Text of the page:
All your RRSPs (Registered Retirement Savings Plans) have to be closed by December 31st of the year you turn 71.
Waiting until you turn 71 and then cashing out all of your RRSP savings is not a good thing to do, because all the money you were sheltering in your RRSPs immediately becomes income and you could end up paying a larger proportion to tax.
This blog explores other options for dealing with the money in your RRSPs that make more sense tax-wise.
Converting Your RRSPs to RRIFs
One way that you can continue to defer paying tax on some of the money you currently hold in RRSPs to is convert your RRSPs into RRIFs (Registered Retirement Income Funds).
Like RRSPs, RRIFs can be self-directed or fully managed and contain different investments, such as mutual funds.
Unlike RRSPs, however, once you create a RRIF, you can’t contribute to it or terminate it. (It will end when you die.)
And each year, you must withdraw money from each RRIF. While there is no upper limit set on how much you can take out, there is an enforced minimum withdrawal amount determined by a formula based on your age and the value of the RRIF at December 31st of the previous year.
These minimum withdrawal amounts increase with age. For instance, at age 71 the minimum withdrawal amount is 7.38%, which increases to 9.58% at age 83 and 13.62% at age 90.
But the beauty of converting your RRSPs to RRIFs is that the bulk of your investments are still sheltered from tax – and investments within RRIFs continue to accumulate earnings.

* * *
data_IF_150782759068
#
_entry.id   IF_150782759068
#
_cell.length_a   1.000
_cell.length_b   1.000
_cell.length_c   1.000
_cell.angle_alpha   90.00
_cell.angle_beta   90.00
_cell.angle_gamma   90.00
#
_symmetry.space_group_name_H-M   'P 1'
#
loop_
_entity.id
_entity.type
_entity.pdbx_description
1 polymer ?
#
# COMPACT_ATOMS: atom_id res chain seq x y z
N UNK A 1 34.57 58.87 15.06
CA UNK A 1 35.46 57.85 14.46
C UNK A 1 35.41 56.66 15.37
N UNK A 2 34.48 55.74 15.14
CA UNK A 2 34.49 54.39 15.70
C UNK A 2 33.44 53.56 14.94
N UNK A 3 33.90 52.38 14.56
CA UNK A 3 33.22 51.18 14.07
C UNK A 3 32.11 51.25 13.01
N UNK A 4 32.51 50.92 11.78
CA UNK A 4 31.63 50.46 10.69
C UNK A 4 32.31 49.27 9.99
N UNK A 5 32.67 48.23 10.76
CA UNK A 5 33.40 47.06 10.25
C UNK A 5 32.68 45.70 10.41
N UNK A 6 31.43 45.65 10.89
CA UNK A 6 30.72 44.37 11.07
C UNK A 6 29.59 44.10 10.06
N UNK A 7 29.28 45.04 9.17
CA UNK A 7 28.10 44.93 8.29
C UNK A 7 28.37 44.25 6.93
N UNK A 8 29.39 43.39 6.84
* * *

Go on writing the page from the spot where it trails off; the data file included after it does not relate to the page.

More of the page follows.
Another Option: Annuities
You can also convert your RRSPs into annuities which pay you a steady stream of income.
There are two types:
1) Fixed-term annuities
which provide you with a set monthly income for an agreed number of years.
2) Life Annuities
which provide you with a guaranteed regular income for the rest of your life.
Annuities can be an attractive option because they take the uncertainty out of your retirement income. Investments within RRIFs may suffer from stock market drops and good times or bad, need to be managed. Annuities, on the other hand, once set up just continue to deliver the agreed on income.
What Happens to Your Annuity If You Die?
That depends on what kind you’ve purchased.
If you’ve bought a simple life annuity, the payments will end on your death. You can get life annuities that have guaranteed minimum annuity payment periods from five through 25 years, though, if you wish. If so, and you die before the guaranteed payment period is up, the payments will be made into your estate for the stipulated time frame.
If you die before the end date of a fixed-term annuity, the annuity will continue to be paid into your estate until its end date.